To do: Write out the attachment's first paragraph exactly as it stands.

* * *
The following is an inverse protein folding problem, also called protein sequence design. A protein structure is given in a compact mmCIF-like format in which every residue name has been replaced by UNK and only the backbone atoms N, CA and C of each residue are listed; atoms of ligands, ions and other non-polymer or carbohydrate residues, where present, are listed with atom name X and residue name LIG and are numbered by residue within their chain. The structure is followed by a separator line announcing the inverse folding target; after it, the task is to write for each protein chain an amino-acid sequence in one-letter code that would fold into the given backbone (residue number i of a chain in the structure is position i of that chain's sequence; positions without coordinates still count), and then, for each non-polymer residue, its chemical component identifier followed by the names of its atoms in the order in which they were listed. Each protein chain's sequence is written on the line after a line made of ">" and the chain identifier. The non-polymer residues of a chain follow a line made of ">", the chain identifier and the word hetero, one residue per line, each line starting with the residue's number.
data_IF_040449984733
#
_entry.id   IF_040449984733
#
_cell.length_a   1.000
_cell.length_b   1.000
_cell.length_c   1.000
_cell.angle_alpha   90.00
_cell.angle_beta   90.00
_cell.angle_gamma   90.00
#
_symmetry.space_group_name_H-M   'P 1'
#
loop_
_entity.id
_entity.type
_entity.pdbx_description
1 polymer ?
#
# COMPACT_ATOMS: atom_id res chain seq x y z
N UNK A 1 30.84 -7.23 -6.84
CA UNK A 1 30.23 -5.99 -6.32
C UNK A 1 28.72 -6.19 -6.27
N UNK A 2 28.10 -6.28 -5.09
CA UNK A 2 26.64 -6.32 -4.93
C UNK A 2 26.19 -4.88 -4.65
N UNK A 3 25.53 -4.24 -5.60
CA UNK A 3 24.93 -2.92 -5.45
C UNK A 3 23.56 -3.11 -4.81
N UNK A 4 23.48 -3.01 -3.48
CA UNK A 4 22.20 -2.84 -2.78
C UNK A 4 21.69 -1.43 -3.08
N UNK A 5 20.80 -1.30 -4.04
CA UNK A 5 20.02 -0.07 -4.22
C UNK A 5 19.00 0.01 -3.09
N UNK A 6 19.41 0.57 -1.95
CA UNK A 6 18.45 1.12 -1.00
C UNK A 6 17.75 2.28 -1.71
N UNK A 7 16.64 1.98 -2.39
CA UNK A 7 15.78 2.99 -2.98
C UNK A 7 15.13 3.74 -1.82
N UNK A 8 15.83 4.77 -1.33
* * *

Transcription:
The following is an inverse protein folding problem, also called protein sequence design. A protein structure is given in a compact mmCIF-like format in which every residue name has been replaced by UNK and only the backbone atoms N, CA and C of each residue are listed; atoms of ligands, ions and other non-polymer or carbohydrate residues, where present, are listed with atom name X and residue name LIG and are numbered by residue within their chain. The structure is followed by a separator line announcing the inverse folding target; after it, the task is to write for each protein chain an amino-acid sequence in one-letter code that would fold into the given backbone (residue number i of a chain in the structure is position i of that chain's sequence; positions without coordinates still count), and then, for each non-polymer residue, its chemical component identifier followed by the names of its atoms in the order in which they were listed. Each protein chain's sequence is written on the line after a line made of ">" and the chain identifier. The non-polymer residues of a chain follow a line made of ">", the chain identifier and the word hetero, one residue per line, each line starting with the residue's number.